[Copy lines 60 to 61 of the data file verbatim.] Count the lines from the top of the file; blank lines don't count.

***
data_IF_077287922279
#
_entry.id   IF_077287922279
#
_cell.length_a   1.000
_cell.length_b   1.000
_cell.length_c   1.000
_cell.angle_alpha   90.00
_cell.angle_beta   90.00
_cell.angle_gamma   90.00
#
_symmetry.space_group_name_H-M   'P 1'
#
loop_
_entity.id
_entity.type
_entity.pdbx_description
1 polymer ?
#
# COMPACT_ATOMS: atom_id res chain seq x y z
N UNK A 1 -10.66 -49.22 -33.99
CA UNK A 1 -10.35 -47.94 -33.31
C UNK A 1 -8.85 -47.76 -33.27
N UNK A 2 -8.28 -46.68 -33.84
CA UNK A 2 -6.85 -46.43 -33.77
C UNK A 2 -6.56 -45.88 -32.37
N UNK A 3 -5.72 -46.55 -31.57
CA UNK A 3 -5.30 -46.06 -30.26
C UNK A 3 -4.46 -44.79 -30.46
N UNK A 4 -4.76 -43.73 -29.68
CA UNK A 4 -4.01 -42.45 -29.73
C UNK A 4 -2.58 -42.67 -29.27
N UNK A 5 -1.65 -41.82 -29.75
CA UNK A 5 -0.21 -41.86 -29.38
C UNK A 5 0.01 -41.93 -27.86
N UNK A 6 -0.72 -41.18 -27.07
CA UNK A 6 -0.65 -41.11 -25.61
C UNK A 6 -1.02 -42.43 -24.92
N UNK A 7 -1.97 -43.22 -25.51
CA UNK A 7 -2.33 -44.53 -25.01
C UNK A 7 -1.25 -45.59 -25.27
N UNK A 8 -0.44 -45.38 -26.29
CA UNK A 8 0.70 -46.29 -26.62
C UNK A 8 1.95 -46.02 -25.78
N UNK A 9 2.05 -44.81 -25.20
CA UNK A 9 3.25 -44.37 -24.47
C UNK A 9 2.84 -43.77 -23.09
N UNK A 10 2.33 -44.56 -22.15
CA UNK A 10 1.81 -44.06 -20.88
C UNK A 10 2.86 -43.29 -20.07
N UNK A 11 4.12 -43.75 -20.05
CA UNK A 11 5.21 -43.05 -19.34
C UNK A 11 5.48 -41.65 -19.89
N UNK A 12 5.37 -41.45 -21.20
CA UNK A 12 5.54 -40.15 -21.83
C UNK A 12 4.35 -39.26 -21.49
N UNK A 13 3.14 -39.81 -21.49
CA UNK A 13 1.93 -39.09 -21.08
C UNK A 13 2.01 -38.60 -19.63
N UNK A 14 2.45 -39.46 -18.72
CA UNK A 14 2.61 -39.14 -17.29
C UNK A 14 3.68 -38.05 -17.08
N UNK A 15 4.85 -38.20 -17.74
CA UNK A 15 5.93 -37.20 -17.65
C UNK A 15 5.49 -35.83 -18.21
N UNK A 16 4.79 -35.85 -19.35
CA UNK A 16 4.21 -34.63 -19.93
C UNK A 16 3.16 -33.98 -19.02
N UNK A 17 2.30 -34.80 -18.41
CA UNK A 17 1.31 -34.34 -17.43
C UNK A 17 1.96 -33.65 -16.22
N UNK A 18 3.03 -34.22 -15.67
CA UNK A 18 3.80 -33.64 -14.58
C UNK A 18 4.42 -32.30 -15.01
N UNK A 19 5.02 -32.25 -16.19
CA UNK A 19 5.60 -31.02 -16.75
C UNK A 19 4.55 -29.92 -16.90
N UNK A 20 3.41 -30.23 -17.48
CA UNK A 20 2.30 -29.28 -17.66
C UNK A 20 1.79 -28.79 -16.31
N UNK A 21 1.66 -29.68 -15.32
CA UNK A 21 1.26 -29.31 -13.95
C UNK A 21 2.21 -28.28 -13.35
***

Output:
N UNK A 14 2.45 -39.46 -18.72
CA UNK A 14 2.61 -39.14 -17.29